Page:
They are are mere sparring sessions, with headguard and gumshield, but they certainly heighten anticipation for the moment the gloves come off. Yesterday morning, Godolphin exhibited the horses seeking to end a two-year drought at the Dubai World Cup meeting on Saturday. Their solo breezes, in the desert morning, as usual presented a stark counterpoint to the parallel springtime ritual conducted, three days previously, by the stable against which Godolphin's recent difficulties are mercilessly measured. On Sunday, in the rather different environs of the Curragh, Aidan O'Brien had worked his cavalry in regiments – groups as large as 15 of 16. But either process remains equally susceptible to misinterpretation.
When he returned to Ballydoyle, O'Brien was able to analyse individual times, speeds and pulse rates. While he usually ends up no less puzzled than any bystander, at least he is not deceived by the superficial evidence, and could be satisfied, for instance, that Mastercraftsman and Rip Van Winkle had acquitted themselves far more creditably than would be imagined by those who expect Guineas colts to cruise robotically to the front of their posse. The key, as ever, is how they all respond to the excursion. "We always expect a third to stand still, a third to go back, and a third to go forward," O'Brien explained.
With so many middle-distance prospects in his care nowadays, it is natural for people to be curious about the relative progress made over winter by the Ballydoyle three-year-olds. But one of the most exciting pupils at the academy this time round is himself a perfect example of how cautious your judgements need to be at this time of year.
Twelve months ago, Thewayyouare was rated perhaps the best Classic prospect in France. Unbeaten at two, the son of Kingmambo was even being talked about as the one who would finally end André Fabre's quest for an Epsom colt. In the end, Fabre decided to keep him on home soil, but after shaping adequately on his comeback he was very disappointing in the Prix du Jockey Club and thereafter disappeared without trace.
Now he has resurfaced at Ballydoyle – John Magnier and his partners having acquired breeding rights in the colt as a juvenile – and those who recall O'Brien's achievements with another imported older horse last year, Haradasun, will be very eager to see what happens next.
"Obviously we're delighted to have him here," O'Brien said. "Hopefully we can get him to show again what he was at two. Time will tell, but so far, so good. He had a bit of an injury last year, and was in hospital for a while, but hopefully the lads have him sorted out. He came up with a bunch of them on Sunday, went grand, and seems fine since. He has a great pedigree – he's related to Peeping Fawn – and he's a great-looking horse who won a Group One at two. He could be very exciting. If everything went really well, we might have him ready for a race like the Lockinge Stakes."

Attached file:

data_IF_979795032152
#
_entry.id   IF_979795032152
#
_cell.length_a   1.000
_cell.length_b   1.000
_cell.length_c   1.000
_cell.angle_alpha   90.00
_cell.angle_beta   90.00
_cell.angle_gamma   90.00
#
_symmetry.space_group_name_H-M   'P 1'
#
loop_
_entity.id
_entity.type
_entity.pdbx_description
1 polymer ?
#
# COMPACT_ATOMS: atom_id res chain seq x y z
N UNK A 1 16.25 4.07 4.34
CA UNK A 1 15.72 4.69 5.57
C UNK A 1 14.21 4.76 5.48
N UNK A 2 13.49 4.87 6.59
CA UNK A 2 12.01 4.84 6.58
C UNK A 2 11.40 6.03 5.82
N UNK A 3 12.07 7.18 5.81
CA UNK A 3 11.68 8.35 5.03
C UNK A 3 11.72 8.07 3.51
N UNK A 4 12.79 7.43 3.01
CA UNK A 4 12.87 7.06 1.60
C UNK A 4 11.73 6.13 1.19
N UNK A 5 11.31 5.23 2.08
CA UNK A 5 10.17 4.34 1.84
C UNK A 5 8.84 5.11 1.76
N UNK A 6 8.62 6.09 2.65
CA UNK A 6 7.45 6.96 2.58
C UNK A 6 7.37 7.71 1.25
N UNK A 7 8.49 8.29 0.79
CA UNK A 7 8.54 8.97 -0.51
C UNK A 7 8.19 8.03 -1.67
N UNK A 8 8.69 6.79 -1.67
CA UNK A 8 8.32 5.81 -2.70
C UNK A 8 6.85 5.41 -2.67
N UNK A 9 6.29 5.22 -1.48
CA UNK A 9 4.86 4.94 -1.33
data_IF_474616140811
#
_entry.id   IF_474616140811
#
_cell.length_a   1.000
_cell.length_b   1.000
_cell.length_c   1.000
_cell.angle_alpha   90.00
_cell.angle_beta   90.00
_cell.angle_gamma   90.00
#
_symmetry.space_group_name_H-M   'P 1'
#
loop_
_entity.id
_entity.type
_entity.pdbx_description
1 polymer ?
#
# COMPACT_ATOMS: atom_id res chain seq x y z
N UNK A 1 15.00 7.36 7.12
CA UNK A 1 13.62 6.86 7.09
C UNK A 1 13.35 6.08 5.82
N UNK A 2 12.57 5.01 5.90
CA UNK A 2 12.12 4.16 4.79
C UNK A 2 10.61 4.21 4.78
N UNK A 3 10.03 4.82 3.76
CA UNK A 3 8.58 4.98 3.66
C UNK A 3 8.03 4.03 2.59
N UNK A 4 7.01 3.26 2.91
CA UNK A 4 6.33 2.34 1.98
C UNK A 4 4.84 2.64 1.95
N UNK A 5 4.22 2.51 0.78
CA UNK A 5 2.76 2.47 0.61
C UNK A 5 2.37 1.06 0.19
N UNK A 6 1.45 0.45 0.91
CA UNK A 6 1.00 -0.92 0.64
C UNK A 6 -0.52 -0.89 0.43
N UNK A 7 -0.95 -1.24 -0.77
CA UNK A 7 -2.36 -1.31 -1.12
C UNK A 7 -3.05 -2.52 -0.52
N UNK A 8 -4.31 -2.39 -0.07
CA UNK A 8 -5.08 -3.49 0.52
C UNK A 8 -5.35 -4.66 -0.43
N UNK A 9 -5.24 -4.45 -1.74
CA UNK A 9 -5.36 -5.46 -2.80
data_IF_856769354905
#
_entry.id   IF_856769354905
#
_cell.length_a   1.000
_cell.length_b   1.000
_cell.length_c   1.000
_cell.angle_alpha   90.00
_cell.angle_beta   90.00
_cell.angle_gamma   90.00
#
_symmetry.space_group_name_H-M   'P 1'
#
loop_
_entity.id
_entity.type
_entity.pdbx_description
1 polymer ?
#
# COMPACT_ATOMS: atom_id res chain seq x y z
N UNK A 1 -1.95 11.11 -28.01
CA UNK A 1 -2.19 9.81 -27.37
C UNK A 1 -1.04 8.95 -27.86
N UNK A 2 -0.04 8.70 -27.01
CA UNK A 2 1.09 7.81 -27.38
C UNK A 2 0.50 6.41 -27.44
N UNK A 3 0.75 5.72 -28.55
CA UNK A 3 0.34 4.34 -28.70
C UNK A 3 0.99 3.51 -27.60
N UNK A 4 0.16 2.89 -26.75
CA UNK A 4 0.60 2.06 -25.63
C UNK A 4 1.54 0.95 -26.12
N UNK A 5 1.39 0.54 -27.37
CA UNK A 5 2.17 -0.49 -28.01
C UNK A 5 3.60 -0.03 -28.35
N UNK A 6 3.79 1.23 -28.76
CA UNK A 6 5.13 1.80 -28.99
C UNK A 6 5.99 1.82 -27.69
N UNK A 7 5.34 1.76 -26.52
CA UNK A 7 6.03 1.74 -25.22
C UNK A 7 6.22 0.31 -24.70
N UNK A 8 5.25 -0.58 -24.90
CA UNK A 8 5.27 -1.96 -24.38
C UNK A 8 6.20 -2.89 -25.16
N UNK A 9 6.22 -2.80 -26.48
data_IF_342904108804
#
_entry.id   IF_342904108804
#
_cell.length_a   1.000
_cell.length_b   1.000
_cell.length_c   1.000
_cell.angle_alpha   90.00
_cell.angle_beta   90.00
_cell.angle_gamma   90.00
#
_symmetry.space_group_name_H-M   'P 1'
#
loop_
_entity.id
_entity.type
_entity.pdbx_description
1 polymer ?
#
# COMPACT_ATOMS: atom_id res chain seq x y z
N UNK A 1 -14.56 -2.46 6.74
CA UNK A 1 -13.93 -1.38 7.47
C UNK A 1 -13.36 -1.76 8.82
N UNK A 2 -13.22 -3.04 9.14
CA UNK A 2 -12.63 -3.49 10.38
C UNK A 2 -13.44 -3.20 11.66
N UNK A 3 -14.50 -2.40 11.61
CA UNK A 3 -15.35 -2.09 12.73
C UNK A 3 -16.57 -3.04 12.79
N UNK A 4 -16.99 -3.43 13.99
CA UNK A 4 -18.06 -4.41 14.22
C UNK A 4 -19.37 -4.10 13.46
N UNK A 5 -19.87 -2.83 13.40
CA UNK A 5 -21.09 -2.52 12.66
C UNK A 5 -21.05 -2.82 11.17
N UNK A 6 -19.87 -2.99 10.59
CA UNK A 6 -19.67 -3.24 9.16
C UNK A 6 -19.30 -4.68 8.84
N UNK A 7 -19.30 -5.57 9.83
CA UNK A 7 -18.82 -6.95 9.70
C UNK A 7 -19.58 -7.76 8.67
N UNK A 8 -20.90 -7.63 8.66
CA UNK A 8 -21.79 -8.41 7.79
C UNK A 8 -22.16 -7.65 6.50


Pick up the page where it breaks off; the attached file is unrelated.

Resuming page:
O'Brien is likely to have his first runners this weekend but expects his usual low-key April. For Godolphin, in contrast, the carnival on their doorstep requires some of their horses to be in peak fettle already. Unfortunately the stable's excruciating luck with its Kentucky Derby candidates has continued, with a recent setback for its most eligible candidate, Midshipman. The onus now switches to Desert Party, impressive in the local 2,000 Guineas, to fill the breach in the UAE Derby on Saturday.
Ironically, he is a son of Saeed bin Suroor's most legitimate Kentucky Derby colt to date, Street Cry – himself a victim of an untimely injury. "He reminds me of his dad," the Godolphin trainer said. "He looks like him, and is always really calm. I have liked him since day one, he is a horse who can do something for us in the future. He is more like a four-year-old, he has improved, looks stronger, and has no excuses. He has to win to go to the Kentucky Derby."
* The gamble on War Of Attrition for the John Smith's Grand National continued yesterday with Totesport bookmakers saying they have been forced to trim the 2006 Cheltenham Gold Cup winner into 16-1 from 20-1. My Will has shortened up a point at the head of the market to 9-1, just ahead of Tony McCoy's possible mount Butler's Cabin at 10-1. "The gamble on War Of Attrition since the start of the week has been relentless," said Totesport spokesman George Primarolo.
Grand National (Aintree, 4 April) Totesport ante-post odds: 9-1 My Will, 10-1 Butler's Cabin, 12-1 Character Building, Black Apalachi, 14-1 Rambling Minster, 16-1 Comply Or Die, Hear The Echo, Big Fella Thanks, Southern Vic, War Of Attrition, 20-1 Snowy Morning, State Of Play, 25-1 others